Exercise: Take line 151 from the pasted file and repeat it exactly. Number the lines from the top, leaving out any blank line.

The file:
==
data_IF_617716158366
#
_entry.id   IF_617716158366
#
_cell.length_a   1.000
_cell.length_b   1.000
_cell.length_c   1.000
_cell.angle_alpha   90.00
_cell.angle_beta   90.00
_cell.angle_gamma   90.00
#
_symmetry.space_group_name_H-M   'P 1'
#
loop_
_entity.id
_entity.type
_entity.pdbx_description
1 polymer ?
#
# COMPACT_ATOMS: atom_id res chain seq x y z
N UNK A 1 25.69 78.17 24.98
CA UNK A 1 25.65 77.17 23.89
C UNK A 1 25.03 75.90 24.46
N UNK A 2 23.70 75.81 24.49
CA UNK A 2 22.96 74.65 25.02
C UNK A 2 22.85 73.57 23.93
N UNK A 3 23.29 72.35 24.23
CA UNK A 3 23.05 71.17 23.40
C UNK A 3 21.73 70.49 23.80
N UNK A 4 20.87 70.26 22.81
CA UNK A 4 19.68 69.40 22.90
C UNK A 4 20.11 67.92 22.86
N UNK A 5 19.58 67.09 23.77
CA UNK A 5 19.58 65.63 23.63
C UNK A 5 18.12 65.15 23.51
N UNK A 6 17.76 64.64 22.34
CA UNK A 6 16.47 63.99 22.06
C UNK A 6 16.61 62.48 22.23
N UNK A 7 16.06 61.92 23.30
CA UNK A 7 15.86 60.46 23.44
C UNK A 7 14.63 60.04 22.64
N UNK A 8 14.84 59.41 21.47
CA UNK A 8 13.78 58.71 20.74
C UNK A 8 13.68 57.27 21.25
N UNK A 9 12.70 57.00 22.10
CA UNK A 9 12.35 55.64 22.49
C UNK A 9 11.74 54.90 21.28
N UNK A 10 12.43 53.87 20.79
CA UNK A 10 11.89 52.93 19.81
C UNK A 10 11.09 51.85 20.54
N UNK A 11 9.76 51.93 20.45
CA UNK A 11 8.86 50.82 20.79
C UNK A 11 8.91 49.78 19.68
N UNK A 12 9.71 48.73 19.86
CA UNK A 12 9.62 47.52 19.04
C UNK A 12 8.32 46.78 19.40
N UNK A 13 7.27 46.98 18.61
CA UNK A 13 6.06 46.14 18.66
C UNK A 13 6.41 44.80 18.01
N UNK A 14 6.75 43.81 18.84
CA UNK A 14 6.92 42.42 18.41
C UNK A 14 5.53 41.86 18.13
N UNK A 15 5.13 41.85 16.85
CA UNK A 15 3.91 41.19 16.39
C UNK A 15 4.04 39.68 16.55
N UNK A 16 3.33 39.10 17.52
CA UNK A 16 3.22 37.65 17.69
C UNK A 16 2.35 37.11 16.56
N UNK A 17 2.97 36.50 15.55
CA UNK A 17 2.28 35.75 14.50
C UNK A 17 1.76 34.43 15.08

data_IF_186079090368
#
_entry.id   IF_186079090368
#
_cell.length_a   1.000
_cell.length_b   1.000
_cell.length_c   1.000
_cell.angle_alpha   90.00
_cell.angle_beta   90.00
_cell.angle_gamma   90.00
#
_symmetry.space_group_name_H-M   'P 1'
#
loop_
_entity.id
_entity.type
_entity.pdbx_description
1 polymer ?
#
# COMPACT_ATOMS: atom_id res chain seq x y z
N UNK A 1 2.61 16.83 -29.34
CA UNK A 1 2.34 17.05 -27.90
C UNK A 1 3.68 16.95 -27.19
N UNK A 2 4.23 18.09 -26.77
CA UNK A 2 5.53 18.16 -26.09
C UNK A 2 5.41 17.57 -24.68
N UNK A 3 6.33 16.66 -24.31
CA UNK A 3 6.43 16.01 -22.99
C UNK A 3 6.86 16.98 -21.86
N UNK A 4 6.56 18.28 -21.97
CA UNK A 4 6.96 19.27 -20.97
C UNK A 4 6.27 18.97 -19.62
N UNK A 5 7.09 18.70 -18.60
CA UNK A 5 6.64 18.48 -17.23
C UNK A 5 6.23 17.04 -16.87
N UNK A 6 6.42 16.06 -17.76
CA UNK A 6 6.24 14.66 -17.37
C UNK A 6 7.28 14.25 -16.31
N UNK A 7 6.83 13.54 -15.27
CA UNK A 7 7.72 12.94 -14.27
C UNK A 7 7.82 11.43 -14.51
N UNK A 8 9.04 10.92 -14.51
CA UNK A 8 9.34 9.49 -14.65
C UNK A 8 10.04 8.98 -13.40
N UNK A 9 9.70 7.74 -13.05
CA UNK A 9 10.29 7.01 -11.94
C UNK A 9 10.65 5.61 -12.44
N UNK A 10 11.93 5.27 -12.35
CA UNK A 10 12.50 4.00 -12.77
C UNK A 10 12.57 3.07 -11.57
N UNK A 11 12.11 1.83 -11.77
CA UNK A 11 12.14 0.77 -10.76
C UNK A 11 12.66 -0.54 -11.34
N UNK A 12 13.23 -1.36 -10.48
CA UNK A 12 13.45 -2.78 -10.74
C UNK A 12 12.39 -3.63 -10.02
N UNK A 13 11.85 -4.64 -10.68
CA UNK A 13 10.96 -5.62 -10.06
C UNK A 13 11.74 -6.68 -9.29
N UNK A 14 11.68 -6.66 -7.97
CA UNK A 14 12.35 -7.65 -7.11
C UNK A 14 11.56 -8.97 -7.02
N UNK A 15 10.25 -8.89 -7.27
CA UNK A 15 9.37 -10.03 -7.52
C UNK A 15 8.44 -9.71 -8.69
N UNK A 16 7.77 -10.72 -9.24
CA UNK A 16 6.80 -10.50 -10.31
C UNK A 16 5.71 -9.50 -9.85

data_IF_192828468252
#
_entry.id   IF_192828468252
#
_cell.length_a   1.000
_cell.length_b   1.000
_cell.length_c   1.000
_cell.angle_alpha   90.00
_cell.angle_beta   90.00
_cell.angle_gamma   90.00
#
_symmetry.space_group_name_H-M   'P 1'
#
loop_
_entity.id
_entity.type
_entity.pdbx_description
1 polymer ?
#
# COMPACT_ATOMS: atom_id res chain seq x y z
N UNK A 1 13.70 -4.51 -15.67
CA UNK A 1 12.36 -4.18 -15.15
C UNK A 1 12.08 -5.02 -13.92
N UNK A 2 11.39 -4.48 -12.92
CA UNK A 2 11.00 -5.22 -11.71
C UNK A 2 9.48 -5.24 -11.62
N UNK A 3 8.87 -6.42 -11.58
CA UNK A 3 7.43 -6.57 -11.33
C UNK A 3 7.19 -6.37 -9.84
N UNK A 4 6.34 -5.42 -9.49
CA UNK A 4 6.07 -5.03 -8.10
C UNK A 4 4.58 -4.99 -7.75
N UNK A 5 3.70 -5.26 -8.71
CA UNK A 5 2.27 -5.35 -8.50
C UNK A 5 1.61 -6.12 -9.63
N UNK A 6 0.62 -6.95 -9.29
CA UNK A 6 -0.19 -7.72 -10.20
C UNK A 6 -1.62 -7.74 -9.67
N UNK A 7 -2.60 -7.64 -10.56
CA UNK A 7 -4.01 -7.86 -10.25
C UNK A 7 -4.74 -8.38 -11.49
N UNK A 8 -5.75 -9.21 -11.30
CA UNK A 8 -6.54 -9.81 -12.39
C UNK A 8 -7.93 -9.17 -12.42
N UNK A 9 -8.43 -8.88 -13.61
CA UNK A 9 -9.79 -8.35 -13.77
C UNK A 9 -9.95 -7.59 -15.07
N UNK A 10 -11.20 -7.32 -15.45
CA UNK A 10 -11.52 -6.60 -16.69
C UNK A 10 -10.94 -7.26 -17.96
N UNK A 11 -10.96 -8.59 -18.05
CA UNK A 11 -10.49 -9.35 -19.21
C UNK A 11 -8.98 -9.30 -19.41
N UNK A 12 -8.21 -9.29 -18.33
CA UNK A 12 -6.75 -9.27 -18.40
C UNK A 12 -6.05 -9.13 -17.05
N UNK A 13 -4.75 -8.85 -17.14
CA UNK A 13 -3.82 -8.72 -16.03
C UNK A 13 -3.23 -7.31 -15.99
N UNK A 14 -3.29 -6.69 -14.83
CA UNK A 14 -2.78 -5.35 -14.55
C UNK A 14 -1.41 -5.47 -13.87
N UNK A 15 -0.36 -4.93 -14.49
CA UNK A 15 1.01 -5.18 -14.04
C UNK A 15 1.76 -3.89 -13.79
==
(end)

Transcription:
_symmetry.space_group_name_H-M   'P 1'